Reviewed by GREG KING
Director: Carlos Saldanha
Stars voices of: Jesse Eisenberg, Anne Hathaway, Andy Garcia, Leslie Mann, Miguel Ferrer, Jemaine Clement, Kristin Chenowith, Jake T Austin, Jamie Foxx, Pierce Gagnon, George Lopez, Bruno Mars, will.i.am, Sergio Mendes, Natalie Morales, Rita Moreno, Tracy Morgan, Rodrigo Santoro, Jim Conroy.
This year there have been a number of sequels, but while most of them have been fairly lazy and uninspired, a couple have been as good as if not better then the original. Which is why it is a little disappointing to report that this sequel to the 2011 animated film Rio is, well, so dull. What should have been a colourful, energetic and vibrant experience becomes somewhat dull, laboured and lacking inspiration. Rio 2 is a bit like an animated feathery version of Meet The Parents as Blu (voiced by Jesse Eisenberg) heads back to the Amazon jungle with his missus Jewel (voiced by Oscar winner Anne Hathaway) and their three precocious kids in tow.
Blu has been raised in the safety of civilization by Linda and Tulio (voiced by Leslie Mann and Rodrigo Santoro), a couple of eco-warriors and environmentalists who rescued the only surviving rare blue macaw, thought to have been an extinct species. They have headed off into the wilds of the Amazon jungle for their honeymoon, but cannot ignore the intriguing call of the wild when they stumble upon the possible existence of a colony of blue macaws. They embark on a chase to prove the existence of this rare species in the hopes of preventing a massive logging operation that is decimating large areas of the rainforest.
Blu and his family fly south to join Linda and Tulio, and have some adventures of their own when Jewel meets her father Eduardo (voiced by Andy Garcia), who is instantly disapproving of the nerdy Blu. Blu finds himself well and truly outside his comfort zone as he tries hard to ingratiate himself into the family, while Jewel seems to thrive in the wild.
The environmental themes come across quite strongly, and there are also positive messages about the importance of family that will also resonate strongly. But the film is a little uneven and patchy, probably due to the input of five writers whose tone and ideas don’t always seem to mesh satisfactorily. The writers include director Carlos Saldanha (who also directed the first Rio), the late Don Rhymer (who worked on the original, as well as writing films like the three Big Momma’s House films), Jenny Bicks (whose credits include female centric tv series like The Big C and Sex And The City, etc), Yoni Brenner (Ice Age: Dawn Of The Dinosaurs, etc) and first time screenwriter Carlos Kotkin. There are several subplots that make for a busy film, but there are times when characters disappear for lengthy periods, only to reappear later.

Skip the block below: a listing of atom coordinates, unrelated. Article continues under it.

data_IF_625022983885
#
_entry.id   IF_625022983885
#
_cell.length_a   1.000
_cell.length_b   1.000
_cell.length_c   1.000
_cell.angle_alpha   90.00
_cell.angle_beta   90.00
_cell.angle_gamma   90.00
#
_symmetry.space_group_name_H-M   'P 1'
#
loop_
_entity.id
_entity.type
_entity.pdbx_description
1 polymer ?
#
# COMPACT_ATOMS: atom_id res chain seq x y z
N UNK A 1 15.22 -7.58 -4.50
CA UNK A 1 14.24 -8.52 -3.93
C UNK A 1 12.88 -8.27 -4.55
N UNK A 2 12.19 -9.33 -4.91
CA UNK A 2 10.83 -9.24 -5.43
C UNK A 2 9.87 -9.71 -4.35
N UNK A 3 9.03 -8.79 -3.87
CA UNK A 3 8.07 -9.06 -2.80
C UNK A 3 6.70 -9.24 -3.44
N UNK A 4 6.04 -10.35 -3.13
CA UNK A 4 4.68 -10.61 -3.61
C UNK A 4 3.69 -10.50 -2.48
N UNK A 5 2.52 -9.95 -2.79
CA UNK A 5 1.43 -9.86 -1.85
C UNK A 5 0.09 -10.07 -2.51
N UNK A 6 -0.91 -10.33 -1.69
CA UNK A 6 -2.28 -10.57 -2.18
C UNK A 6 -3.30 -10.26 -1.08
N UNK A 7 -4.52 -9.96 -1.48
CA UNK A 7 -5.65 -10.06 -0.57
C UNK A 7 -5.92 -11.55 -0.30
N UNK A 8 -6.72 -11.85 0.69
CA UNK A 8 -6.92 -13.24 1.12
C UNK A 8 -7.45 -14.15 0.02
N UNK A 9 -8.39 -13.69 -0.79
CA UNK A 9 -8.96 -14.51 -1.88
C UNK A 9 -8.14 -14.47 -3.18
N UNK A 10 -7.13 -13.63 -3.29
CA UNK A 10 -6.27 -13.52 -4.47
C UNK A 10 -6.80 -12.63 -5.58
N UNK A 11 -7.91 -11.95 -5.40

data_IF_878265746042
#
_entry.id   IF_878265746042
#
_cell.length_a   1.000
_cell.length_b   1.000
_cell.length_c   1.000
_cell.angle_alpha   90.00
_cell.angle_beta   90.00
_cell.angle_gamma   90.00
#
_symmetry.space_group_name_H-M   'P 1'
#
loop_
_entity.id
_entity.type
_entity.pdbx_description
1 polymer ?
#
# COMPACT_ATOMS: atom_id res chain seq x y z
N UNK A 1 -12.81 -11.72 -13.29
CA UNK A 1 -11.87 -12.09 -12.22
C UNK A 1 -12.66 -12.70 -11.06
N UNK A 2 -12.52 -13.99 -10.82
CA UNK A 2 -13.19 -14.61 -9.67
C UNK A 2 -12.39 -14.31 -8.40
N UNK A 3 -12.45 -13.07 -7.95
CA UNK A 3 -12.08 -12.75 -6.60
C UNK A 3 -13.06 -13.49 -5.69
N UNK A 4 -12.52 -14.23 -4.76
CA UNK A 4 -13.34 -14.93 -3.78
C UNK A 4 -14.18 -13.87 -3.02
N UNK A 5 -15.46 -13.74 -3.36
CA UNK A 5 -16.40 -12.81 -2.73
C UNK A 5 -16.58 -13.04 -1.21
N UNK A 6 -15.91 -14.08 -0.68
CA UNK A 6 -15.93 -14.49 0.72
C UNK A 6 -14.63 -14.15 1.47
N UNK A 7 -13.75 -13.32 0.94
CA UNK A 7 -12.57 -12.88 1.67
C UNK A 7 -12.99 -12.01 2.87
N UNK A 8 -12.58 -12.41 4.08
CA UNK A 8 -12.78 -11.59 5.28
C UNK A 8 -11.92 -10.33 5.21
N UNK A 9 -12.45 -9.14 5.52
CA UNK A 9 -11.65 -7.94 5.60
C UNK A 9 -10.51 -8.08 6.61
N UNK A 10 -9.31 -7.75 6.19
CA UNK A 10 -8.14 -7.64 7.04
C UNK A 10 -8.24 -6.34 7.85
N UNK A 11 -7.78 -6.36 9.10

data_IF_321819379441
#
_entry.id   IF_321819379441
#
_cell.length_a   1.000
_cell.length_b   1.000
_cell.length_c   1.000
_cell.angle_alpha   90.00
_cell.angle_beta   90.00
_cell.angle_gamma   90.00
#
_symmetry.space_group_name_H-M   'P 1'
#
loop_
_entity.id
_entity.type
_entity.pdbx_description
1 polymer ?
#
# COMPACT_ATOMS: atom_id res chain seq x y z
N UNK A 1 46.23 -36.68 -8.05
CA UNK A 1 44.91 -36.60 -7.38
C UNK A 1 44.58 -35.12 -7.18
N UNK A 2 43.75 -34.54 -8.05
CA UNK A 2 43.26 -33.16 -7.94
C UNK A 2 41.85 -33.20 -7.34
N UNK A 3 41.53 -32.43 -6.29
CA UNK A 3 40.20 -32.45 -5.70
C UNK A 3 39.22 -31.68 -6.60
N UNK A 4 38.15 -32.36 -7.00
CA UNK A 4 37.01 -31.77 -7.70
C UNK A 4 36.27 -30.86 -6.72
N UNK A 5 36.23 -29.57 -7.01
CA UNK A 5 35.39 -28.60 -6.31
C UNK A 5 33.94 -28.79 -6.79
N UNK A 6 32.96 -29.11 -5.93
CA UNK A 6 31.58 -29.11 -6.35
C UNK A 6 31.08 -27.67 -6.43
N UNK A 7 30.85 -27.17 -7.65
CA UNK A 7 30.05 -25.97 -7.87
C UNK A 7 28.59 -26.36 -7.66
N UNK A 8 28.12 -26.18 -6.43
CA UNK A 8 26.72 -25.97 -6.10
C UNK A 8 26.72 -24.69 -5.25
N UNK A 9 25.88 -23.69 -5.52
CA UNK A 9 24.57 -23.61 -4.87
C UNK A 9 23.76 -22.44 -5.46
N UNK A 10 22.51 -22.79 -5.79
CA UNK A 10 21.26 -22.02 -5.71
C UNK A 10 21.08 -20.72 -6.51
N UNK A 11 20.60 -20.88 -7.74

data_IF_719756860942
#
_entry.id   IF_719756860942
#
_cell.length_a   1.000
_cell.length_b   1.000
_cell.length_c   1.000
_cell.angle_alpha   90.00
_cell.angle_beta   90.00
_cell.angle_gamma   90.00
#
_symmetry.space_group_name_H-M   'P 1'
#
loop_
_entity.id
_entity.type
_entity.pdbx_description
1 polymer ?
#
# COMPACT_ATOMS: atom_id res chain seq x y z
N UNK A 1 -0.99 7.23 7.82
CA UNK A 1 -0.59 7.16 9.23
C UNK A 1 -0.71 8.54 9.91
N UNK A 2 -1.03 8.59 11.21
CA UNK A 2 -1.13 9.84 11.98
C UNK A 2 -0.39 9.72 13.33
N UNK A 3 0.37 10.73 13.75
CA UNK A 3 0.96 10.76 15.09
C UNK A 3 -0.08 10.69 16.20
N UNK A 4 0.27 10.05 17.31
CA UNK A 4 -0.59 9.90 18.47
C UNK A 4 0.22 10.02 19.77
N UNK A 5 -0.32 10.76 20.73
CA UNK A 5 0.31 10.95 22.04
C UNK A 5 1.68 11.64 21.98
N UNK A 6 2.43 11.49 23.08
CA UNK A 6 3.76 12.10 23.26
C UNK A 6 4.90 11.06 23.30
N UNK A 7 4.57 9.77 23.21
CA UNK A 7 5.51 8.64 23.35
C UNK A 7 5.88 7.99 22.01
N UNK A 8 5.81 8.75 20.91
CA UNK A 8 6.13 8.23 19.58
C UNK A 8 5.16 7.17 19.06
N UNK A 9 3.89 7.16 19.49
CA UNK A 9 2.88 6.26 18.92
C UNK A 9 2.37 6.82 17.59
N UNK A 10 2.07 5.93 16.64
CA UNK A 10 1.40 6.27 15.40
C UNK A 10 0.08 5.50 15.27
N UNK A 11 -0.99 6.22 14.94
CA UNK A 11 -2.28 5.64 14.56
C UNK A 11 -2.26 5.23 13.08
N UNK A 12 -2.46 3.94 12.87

Nonetheless there is some great CGI animation here, and, like most cartoons today, the film has been shot in 3D, although the process is not really used all that effectively. The film is also slowed down by some uninspired and insipid musical numbers that add little to the material beyond padding out the running time. The dreary songs also hark back to some of the lesser Disney animated films of the 60s, and there is one Busby Berkley-like sequence that adds little. The attempts at humour are forced and fall flat, and many of the characters here are merely annoying.
However, there is a great vocal cast to bring the characters to life, with most of the original cast returning. Eisenberg is endearing as the awkward and nerdy Blu, and he brings his usual nervous mannerisms to his reading of the role. Hathaway is good as the no-nonsense and loyal Jewel, who is happy to be reunited with her long lost family. Jemaine Clement (from Flight Of The Conchords, etc) reprises his role as Nigel, the psycho cockatoo out for revenge against Blu, and his manic character is one of the best things about this fairly bland feature. George Lopez also returns as Raphael, the hapless bulldog, but he is given little to do this time around.
New additions to the franchise include Garcia, who is good as the gruff and distrusting Eduardo, who is disapproving of Blu, and his character closely resembles Robert De Niro’s suspicious father figure from the Meet The Parents series and Miguel Ferrer, who is one dimensional as the nasty head of the logging company. Rita Moreno is waste as Jewel’s mother, while Bruno Mars has fun as Roberto, who is a rival for Jewel’s affections. And Kristin Chenowith also provides some great moments as Gabi, a poisonous tree frog in love with Nigel. The heavyweight cast also comprises of Jamie Foxx, Tracy Morgan (from 30 Rock, etc), will.i.am, Sergio Mendes, Jake T Austin.
Brazil is the centre of attention at the moment what with the World Cup and the forthcoming Olympics, but even the frustrating nil-all draws and the precious overacting by some of these highly overpaid sports stars have more emotion, genuine drama, humour and entertainment value than this disappointing and unnecessary sequel. Of all the animated films on release during the school holidays, the far superior How To Train Your Dragon 2 is the best option.
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